"After she was born, I was looking for poems about childbirth and motherhood, and had a hard time finding works that spoke to me about the reality of the experience," says Barbour. "There were plenty of books about motherhood that were humorous and witty, but I wanted poems that told it to me straight. I would find a few here and there, but not an entire book, so I decided to write that book myself."
Her insights take the form of a chapbook: a small, pocket-sized volume that's intended to be read (and reread) quickly to let Barbour's 18 lyric poems form and evolve in the reader's mind, one "verse-byte" at a time.
"I wanted to pull these poems together and give them focus," says Barbour. "It's a small book, so you can really focus on a subject and keep the reader engaged."
The poems approach the world of being a mother, from pregnancy to birth, from nursing a child to leaving a child for the first time. The poems also explore the anxiety of being a mother.
"The book is comprised of real experiences that every mother goes through when raising a child for the first time," says Barbour. "Many women don't talk about the difficulty of being a mother."
Barbour adds that motherhood's a tough job, and she wanted to explore the complexities of this experience through poetry.
"In poetry, a writer can focus on moments and share specific experiences," she says.
The poems in this chapbook — actually part of a longer series of other poems about the complexities of being part of a family — took about seven years to come together.
Preorders for Come To Me and Drink are now being taken through Finishing Line Press by clicking here. Each book is $12, plus $1.99 shipping and handling. Follow the "preorder forthcoming titles" link. Preorders will be shipped after June 29.
Copies can also be ordered through the Barbour's author page found by clicking here, where there are also book excerpts and an author blog.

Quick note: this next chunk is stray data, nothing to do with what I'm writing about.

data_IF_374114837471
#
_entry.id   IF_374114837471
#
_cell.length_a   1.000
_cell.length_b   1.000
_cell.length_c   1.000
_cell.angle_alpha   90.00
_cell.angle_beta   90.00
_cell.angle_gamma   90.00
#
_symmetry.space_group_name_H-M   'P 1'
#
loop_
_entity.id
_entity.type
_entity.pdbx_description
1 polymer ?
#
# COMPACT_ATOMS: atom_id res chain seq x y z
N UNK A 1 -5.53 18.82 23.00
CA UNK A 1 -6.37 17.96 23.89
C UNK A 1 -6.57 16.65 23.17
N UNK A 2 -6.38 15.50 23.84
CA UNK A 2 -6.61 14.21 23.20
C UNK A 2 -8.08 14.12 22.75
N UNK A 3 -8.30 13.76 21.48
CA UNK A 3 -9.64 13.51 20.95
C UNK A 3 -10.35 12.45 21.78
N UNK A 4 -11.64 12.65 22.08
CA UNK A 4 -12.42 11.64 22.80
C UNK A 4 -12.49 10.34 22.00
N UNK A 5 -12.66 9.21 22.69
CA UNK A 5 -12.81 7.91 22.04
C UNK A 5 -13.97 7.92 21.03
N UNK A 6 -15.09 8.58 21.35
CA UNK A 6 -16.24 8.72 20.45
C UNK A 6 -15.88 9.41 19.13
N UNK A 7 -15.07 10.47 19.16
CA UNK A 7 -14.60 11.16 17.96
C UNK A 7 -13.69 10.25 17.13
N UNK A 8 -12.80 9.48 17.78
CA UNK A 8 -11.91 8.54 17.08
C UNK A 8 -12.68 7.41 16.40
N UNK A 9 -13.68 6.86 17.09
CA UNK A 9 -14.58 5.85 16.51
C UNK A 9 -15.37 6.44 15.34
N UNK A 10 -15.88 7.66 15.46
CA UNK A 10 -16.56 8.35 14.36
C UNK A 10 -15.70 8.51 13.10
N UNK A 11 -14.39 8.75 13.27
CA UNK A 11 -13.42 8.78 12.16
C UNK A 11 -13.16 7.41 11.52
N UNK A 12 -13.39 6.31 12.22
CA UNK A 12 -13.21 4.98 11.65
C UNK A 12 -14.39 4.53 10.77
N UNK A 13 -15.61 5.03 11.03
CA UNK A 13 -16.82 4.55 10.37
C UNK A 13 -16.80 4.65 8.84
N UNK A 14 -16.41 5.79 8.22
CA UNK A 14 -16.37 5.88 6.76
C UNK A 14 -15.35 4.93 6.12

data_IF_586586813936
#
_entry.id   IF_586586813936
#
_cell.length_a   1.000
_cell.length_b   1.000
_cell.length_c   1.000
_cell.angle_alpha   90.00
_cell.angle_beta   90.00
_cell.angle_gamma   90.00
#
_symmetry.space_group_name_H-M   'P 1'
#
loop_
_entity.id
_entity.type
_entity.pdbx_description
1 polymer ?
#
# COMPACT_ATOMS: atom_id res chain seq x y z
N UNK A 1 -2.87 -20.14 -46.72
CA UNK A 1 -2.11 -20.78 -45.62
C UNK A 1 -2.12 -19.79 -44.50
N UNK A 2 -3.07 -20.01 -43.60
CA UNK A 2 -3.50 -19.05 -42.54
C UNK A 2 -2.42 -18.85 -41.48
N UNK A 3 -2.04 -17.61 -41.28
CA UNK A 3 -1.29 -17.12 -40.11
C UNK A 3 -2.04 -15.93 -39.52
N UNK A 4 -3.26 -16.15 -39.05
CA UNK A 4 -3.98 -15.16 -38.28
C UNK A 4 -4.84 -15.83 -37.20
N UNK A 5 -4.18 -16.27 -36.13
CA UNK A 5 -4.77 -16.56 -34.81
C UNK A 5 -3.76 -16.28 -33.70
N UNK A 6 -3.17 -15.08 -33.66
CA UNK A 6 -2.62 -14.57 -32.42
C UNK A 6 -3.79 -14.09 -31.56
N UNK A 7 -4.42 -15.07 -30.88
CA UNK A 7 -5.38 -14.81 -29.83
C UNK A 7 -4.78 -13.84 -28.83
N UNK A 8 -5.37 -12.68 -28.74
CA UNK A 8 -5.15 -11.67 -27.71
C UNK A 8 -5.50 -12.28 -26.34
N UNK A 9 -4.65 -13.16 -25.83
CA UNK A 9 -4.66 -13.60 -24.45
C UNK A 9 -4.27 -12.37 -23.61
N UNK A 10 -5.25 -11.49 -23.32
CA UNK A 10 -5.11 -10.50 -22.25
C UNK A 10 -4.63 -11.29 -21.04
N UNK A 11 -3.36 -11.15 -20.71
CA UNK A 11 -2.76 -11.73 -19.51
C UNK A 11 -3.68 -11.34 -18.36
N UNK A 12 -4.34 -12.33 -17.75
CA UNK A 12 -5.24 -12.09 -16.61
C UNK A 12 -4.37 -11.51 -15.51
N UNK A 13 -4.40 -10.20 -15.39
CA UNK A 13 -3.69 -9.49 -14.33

Click here to learn more about creative writing and other programs offered by the department of English at Lake Superior State University.
Early praise for Julie Barbour's Come To Me and Drink —
"Julie Brooks Barbour is a poet exposed, calling on the essentials: apples, air, earth, a tiny tugging mouth. She makes a home in the opposite ends of a blooming life and writes forward. Hers is the voice of the new mother calling herself back to swollen breasts and healed stitches. Hers -- the levitating voice of the quintessential poet capturing life moments that have been 'left to themselves.' Ms. Barbour has left us humans, in need of her noticing, the greatest of portraits: the human soul seduced by what is puzzling, fleeting, and always true."
— Nikky Finney, author of Head Off & Split, winner of the 2011 National Book Award for poetry
"When I first read Julie Brooks Barbour's Come to Me and Drink, I drew back in wonder at how a woman could bring to childbirth and motherhood--its blood, its wounds, its physical transformation-- such lyric beauty. Childbirth and its aftermath are not always, or so we have been taught, the subject of poetry. And our physical response to it not always a subject that many women of my generation wished to acknowledge. I could never have written such poems in those first weeks of motherhood; I did not have the vocabulary and I did not have the courage. Ms. Barbour has given us back our own moments as new mothers, our bodily heritage as women, and our honesty as only a poet can render it. "
— Kathryn Stripling Byer, NC Poet Laureate Emerita, author of Coming to Rest and Wildwood Flower
"Come To Me and Drink by Julie Brooks Barbour is a meditation on the journey a woman takes from complete immersion in early motherhood to reentering the world outside the home once the offspring has grown. With these deeply moving poems, Ms. Barbour makes us vividly experience complex changes in relationships, as well as in the internal and external world of the speaker, both in extraordinary situations and in “the challenge of every day.”
— Katerina Stoykova-Klemer, author of The Most
CONTACTS: John Shibley, e-mail, 906-635-2314; Tom Pink, e-mail, 635-2315.